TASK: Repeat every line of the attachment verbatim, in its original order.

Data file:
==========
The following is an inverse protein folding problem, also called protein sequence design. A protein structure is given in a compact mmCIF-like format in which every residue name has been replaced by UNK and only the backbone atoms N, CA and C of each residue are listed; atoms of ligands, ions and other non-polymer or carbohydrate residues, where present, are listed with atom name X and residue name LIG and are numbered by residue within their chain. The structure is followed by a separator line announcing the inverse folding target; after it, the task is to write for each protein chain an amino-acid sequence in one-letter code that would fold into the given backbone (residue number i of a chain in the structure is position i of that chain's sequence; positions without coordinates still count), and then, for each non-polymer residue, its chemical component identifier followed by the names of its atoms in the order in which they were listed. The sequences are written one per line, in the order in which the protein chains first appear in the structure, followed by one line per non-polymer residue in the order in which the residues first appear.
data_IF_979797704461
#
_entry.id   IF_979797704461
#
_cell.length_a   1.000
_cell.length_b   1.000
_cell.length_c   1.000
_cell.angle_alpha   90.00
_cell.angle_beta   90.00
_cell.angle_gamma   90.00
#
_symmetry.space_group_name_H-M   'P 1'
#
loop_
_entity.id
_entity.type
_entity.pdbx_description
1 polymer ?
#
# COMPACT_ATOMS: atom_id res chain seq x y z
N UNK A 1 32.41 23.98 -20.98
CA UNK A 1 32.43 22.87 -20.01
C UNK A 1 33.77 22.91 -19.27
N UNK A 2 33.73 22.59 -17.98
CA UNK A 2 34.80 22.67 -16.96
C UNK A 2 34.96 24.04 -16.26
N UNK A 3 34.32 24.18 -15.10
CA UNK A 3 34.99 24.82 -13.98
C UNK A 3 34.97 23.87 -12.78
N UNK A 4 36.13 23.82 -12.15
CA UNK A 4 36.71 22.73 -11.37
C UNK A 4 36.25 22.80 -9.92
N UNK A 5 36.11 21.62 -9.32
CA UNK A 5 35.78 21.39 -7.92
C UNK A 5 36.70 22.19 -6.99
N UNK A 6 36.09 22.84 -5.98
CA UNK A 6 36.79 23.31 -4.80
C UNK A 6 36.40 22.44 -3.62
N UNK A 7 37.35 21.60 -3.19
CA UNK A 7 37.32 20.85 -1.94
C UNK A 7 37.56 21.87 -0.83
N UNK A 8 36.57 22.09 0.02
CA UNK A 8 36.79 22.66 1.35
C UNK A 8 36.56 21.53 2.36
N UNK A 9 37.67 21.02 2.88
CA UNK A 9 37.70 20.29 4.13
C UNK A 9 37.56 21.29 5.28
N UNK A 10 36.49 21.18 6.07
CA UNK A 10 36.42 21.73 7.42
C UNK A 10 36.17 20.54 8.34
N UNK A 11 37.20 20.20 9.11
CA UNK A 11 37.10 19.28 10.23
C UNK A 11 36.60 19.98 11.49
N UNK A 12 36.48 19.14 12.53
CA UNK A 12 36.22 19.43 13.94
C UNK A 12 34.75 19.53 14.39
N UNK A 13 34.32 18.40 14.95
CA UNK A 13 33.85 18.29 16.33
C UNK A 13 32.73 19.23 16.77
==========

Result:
The following is an inverse protein folding problem, also called protein sequence design. A protein structure is given in a compact mmCIF-like format in which every residue name has been replaced by UNK and only the backbone atoms N, CA and C of each residue are listed; atoms of ligands, ions and other non-polymer or carbohydrate residues, where present, are listed with atom name X and residue name LIG and are numbered by residue within their chain. The structure is followed by a separator line announcing the inverse folding target; after it, the task is to write for each protein chain an amino-acid sequence in one-letter code that would fold into the given backbone (residue number i of a chain in the structure is position i of that chain's sequence; positions without coordinates still count), and then, for each non-polymer residue, its chemical component identifier followed by the names of its atoms in the order in which they were listed. The sequences are written one per line, in the order in which the protein chains first appear in the structure, followed by one line per non-polymer residue in the order in which the residues first appear.
data_IF_979797704461
#
_entry.id   IF_979797704461
#
_cell.length_a   1.000
_cell.length_b   1.000
_cell.length_c   1.000
_cell.angle_alpha   90.00
_cell.angle_beta   90.00
_cell.angle_gamma   90.00
#
_symmetry.space_group_name_H-M   'P 1'
#
loop_
_entity.id
_entity.type
_entity.pdbx_description
1 polymer ?
#
# COMPACT_ATOMS: atom_id res chain seq x y z
N UNK A 1 32.41 23.98 -20.98
CA UNK A 1 32.43 22.87 -20.01
C UNK A 1 33.77 22.91 -19.27
N UNK A 2 33.73 22.59 -17.98
CA UNK A 2 34.80 22.67 -16.96
C UNK A 2 34.96 24.04 -16.26
N UNK A 3 34.32 24.18 -15.10
CA UNK A 3 34.99 24.82 -13.98
C UNK A 3 34.97 23.87 -12.78
N UNK A 4 36.13 23.82 -12.15
CA UNK A 4 36.71 22.73 -11.37
C UNK A 4 36.25 22.80 -9.92
N UNK A 5 36.11 21.62 -9.32
CA UNK A 5 35.78 21.39 -7.92
C UNK A 5 36.70 22.19 -6.99
N UNK A 6 36.09 22.84 -5.98
CA UNK A 6 36.79 23.31 -4.80
C UNK A 6 36.40 22.44 -3.62
N UNK A 7 37.35 21.60 -3.19
CA UNK A 7 37.32 20.85 -1.94
C UNK A 7 37.56 21.87 -0.83
N UNK A 8 36.57 22.09 0.02
CA UNK A 8 36.79 22.66 1.35
C UNK A 8 36.56 21.53 2.36
N UNK A 9 37.67 21.02 2.88
CA UNK A 9 37.70 20.29 4.13
C UNK A 9 37.56 21.29 5.28
N UNK A 10 36.49 21.18 6.07
CA UNK A 10 36.42 21.73 7.42
C UNK A 10 36.17 20.54 8.34
N UNK A 11 37.20 20.20 9.11
CA UNK A 11 37.10 19.28 10.23
C UNK A 11 36.60 19.98 11.49
N UNK A 12 36.48 19.14 12.53
CA UNK A 12 36.22 19.43 13.94
C UNK A 12 34.75 19.53 14.39
N UNK A 13 34.32 18.40 14.95
CA UNK A 13 33.85 18.29 16.33
C UNK A 13 32.73 19.23 16.77